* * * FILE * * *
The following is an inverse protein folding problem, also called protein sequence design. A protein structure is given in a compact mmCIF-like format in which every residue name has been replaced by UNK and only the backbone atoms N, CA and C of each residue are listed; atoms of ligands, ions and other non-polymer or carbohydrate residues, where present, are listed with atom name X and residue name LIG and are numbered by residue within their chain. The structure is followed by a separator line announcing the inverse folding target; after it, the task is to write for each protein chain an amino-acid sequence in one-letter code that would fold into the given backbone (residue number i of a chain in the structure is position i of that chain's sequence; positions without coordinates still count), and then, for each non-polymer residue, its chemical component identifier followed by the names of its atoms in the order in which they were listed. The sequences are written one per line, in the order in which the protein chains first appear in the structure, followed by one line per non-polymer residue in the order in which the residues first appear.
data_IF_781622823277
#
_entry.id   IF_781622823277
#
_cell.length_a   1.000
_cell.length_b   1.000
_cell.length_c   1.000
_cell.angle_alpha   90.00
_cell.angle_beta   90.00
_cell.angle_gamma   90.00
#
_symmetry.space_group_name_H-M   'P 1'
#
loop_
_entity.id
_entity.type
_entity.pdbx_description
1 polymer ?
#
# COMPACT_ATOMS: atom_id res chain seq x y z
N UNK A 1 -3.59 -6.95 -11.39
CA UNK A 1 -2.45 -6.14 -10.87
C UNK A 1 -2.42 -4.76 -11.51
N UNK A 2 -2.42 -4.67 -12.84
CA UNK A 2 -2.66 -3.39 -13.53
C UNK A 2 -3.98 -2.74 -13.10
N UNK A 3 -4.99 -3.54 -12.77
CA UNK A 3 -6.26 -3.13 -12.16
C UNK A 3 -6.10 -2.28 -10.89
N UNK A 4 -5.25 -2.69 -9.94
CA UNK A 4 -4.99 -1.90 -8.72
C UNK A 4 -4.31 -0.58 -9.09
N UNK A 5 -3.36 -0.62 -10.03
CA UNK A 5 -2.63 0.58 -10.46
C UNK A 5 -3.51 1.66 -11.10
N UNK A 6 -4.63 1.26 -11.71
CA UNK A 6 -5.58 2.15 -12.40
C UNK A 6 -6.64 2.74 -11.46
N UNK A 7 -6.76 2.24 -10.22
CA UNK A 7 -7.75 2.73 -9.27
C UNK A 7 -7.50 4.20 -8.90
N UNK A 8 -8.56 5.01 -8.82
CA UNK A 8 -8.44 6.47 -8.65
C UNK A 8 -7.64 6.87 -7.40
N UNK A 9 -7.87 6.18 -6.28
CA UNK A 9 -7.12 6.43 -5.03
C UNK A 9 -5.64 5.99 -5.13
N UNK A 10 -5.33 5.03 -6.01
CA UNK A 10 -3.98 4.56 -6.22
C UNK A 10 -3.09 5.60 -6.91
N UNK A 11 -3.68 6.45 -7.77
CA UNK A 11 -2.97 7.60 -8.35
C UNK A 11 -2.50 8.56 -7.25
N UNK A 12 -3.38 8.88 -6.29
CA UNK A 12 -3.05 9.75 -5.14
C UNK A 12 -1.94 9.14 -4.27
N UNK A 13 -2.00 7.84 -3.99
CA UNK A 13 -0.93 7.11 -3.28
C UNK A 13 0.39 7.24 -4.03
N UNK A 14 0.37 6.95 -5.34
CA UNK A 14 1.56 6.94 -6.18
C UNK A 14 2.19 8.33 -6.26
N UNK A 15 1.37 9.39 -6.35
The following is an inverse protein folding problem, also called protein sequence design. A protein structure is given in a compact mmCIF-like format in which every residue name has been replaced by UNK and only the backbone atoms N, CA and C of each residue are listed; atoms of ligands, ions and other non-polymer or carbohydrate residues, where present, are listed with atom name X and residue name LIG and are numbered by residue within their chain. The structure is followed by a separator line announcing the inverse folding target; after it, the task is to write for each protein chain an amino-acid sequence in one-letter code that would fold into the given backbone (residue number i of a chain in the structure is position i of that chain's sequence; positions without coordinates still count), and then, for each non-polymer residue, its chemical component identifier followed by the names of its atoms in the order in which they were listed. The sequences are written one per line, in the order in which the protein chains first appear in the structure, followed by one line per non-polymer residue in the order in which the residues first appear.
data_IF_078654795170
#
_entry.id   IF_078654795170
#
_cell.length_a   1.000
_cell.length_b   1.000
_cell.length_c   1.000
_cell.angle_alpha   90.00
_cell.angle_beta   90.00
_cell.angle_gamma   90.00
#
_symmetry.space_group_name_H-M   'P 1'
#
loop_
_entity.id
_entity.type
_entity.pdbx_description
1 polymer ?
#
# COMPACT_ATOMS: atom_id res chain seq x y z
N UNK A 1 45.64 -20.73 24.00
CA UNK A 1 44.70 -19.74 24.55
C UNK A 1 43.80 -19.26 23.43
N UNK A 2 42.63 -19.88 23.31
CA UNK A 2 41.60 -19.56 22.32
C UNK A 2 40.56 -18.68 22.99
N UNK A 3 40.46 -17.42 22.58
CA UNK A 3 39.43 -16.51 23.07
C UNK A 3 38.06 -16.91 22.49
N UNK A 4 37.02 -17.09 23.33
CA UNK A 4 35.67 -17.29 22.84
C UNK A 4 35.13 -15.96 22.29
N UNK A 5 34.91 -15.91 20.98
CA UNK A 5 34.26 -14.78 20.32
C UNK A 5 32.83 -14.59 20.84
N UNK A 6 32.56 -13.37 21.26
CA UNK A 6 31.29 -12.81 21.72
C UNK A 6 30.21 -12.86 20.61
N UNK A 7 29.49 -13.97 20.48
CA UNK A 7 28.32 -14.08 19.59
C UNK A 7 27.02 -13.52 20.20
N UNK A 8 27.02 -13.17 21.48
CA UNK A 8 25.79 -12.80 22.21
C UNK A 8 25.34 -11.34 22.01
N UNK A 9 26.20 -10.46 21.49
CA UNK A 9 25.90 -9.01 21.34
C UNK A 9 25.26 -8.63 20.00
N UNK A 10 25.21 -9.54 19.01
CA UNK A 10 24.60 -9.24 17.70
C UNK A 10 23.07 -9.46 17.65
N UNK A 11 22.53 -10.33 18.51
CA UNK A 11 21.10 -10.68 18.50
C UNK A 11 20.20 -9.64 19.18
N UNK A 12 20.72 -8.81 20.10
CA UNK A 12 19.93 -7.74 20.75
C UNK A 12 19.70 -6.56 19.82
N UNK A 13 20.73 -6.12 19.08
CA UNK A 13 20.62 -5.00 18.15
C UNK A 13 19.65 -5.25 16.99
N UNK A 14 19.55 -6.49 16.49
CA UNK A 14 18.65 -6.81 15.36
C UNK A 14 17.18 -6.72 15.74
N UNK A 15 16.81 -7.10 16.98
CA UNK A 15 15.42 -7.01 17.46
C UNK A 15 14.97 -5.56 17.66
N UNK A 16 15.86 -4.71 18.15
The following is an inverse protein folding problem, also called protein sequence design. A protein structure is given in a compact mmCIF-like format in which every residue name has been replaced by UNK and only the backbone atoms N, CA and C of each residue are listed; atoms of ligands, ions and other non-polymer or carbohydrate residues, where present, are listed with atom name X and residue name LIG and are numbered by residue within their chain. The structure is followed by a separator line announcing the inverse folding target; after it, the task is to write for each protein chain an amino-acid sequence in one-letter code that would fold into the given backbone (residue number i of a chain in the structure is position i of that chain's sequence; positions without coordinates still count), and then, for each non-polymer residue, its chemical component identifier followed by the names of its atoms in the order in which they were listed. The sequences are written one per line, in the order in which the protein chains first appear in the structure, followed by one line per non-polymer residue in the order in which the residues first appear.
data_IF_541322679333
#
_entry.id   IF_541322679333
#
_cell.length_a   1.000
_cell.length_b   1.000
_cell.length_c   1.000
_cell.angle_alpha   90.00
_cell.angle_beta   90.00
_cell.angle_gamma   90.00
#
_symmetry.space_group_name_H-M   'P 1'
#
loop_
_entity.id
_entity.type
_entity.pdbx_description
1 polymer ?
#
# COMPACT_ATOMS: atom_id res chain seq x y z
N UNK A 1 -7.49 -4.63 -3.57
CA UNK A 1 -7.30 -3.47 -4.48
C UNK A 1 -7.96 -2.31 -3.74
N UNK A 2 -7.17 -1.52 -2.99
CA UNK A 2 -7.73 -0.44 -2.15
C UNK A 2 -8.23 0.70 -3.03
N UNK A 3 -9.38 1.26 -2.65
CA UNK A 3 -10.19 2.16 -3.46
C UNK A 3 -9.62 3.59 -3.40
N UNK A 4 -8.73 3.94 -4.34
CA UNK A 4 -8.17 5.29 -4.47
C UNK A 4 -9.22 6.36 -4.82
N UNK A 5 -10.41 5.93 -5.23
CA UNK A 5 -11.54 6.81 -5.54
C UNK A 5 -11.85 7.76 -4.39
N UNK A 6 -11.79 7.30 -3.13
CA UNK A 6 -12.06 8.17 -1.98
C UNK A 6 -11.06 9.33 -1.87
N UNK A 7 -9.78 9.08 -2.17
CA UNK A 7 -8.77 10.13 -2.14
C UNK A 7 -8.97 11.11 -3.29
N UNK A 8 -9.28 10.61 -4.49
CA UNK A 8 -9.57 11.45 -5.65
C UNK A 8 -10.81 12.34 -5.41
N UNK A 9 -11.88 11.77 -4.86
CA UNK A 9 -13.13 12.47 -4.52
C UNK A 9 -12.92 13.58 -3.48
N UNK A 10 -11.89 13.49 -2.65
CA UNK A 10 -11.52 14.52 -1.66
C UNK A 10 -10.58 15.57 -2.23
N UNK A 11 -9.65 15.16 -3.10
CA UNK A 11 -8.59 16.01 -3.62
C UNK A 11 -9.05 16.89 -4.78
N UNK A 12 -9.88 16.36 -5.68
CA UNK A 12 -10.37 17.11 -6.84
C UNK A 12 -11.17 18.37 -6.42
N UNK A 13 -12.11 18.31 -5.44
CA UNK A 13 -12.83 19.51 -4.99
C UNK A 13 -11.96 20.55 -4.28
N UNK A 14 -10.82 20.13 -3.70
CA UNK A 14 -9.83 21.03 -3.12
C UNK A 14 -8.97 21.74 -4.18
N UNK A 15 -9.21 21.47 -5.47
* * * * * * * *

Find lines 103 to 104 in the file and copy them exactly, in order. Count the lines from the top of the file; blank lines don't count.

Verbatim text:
C UNK A 6 30.21 -12.86 20.61
N UNK A 7 29.49 -13.97 20.48